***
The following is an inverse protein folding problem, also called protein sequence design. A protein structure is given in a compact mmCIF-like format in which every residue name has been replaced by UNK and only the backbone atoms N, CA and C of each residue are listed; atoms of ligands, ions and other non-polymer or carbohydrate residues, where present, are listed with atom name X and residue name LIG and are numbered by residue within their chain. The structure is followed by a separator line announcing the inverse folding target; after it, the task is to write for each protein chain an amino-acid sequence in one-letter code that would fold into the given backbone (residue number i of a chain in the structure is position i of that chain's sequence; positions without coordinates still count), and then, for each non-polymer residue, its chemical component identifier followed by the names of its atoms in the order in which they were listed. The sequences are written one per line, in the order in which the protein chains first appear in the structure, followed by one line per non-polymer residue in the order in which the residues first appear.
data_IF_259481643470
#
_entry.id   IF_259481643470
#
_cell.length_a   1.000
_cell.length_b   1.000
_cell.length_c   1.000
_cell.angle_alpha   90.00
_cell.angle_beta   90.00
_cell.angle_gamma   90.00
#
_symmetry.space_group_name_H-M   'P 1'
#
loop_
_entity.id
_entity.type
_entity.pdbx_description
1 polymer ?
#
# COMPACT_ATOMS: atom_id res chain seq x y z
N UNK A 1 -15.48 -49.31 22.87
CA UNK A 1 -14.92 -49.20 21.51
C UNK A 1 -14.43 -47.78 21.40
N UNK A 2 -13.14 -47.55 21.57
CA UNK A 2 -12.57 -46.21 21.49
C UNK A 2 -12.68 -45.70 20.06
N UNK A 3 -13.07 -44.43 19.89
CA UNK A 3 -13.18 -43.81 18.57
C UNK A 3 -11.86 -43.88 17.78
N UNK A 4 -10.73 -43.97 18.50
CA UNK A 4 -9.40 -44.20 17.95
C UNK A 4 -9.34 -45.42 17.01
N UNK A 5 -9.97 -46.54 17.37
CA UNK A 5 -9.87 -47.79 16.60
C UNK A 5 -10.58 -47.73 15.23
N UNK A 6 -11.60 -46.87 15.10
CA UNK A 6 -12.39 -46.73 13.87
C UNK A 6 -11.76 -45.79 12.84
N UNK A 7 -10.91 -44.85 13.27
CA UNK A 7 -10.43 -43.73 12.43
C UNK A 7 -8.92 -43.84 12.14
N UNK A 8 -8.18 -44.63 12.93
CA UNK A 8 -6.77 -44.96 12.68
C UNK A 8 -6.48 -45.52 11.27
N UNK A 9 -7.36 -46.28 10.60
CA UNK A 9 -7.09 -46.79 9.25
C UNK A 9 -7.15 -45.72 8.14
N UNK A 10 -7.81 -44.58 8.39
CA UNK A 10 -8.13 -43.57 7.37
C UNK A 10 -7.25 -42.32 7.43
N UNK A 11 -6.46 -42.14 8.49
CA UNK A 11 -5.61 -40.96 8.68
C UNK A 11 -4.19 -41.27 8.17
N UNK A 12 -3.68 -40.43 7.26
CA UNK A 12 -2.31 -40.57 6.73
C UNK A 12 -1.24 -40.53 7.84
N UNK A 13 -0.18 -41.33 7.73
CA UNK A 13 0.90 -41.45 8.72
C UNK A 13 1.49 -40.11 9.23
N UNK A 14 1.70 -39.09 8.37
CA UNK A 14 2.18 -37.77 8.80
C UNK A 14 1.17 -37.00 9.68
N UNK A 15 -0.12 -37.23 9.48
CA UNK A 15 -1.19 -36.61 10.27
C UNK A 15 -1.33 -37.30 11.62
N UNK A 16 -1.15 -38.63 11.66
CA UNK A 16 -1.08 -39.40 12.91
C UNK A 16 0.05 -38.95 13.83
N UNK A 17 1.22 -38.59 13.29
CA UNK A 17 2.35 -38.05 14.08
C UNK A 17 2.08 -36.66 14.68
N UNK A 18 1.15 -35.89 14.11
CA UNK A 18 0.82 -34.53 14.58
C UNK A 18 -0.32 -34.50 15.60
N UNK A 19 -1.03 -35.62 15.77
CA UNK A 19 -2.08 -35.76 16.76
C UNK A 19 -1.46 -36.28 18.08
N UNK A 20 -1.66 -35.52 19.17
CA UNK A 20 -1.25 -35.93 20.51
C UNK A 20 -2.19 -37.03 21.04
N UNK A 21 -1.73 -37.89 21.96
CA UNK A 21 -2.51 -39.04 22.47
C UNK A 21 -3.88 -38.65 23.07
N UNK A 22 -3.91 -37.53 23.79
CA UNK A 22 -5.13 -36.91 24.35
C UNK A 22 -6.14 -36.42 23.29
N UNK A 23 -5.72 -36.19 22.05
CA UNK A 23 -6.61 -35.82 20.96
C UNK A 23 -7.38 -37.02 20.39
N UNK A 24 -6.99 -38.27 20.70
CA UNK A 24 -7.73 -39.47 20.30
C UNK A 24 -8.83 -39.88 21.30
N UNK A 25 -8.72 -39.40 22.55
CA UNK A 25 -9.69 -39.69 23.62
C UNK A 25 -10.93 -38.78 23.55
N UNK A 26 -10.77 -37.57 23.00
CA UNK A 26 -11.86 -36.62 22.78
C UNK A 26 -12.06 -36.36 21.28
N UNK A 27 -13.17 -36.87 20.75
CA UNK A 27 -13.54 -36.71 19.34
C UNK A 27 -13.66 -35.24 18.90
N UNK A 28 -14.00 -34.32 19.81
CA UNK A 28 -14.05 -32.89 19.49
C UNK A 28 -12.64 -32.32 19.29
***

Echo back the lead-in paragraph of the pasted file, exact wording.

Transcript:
The following is an inverse protein folding problem, also called protein sequence design. A protein structure is given in a compact mmCIF-like format in which every residue name has been replaced by UNK and only the backbone atoms N, CA and C of each residue are listed; atoms of ligands, ions and other non-polymer or carbohydrate residues, where present, are listed with atom name X and residue name LIG and are numbered by residue within their chain. The structure is followed by a separator line announcing the inverse folding target; after it, the task is to write for each protein chain an amino-acid sequence in one-letter code that would fold into the given backbone (residue number i of a chain in the structure is position i of that chain's sequence; positions without coordinates still count), and then, for each non-polymer residue, its chemical component identifier followed by the names of its atoms in the order in which they were listed. The sequences are written one per line, in the order in which the protein chains first appear in the structure, followed by one line per non-polymer residue in the order in which the residues first appear.